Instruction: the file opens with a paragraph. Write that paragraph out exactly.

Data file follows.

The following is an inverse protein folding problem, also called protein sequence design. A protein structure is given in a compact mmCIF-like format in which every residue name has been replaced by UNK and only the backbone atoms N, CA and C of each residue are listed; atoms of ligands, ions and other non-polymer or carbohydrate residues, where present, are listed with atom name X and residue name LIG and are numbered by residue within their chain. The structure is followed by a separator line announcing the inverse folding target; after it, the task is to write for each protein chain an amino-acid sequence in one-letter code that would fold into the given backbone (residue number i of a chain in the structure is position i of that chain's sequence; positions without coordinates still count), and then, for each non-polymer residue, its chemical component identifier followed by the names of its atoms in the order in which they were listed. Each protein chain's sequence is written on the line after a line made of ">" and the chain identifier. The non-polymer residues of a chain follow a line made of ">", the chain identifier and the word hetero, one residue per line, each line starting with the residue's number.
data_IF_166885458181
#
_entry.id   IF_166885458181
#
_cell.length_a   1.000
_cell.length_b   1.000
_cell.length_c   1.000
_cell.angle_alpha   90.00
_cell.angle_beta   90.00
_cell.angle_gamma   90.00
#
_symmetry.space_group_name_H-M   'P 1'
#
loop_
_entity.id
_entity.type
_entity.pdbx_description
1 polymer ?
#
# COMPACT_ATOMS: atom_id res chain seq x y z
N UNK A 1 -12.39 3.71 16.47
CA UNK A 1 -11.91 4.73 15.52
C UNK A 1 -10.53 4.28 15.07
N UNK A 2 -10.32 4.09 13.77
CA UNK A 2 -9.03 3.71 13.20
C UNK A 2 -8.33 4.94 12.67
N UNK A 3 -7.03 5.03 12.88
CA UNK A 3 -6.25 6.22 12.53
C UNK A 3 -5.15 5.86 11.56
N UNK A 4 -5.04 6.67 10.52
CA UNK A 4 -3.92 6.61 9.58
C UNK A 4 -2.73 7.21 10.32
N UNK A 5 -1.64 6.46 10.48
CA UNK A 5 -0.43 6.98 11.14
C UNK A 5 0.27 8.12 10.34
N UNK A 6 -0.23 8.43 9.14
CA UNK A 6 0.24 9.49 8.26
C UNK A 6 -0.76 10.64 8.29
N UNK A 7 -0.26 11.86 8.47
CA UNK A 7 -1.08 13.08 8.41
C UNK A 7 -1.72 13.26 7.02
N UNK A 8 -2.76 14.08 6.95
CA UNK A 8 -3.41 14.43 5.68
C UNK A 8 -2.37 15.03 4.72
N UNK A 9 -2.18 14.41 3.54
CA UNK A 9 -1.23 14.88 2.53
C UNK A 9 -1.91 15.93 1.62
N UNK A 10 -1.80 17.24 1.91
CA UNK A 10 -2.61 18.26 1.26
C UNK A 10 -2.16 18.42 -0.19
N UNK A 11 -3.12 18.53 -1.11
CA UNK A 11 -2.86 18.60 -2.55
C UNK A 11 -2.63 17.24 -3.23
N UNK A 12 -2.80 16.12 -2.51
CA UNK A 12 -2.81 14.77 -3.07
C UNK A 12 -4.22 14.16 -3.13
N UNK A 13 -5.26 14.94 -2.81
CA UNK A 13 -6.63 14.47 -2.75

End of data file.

The following is an inverse protein folding problem, also called protein sequence design. A protein structure is given in a compact mmCIF-like format in which every residue name has been replaced by UNK and only the backbone atoms N, CA and C of each residue are listed; atoms of ligands, ions and other non-polymer or carbohydrate residues, where present, are listed with atom name X and residue name LIG and are numbered by residue within their chain. The structure is followed by a separator line announcing the inverse folding target; after it, the task is to write for each protein chain an amino-acid sequence in one-letter code that would fold into the given backbone (residue number i of a chain in the structure is position i of that chain's sequence; positions without coordinates still count), and then, for each non-polymer residue, its chemical component identifier followed by the names of its atoms in the order in which they were listed. Each protein chain's sequence is written on the line after a line made of ">" and the chain identifier. The non-polymer residues of a chain follow a line made of ">", the chain identifier and the word hetero, one residue per line, each line starting with the residue's number.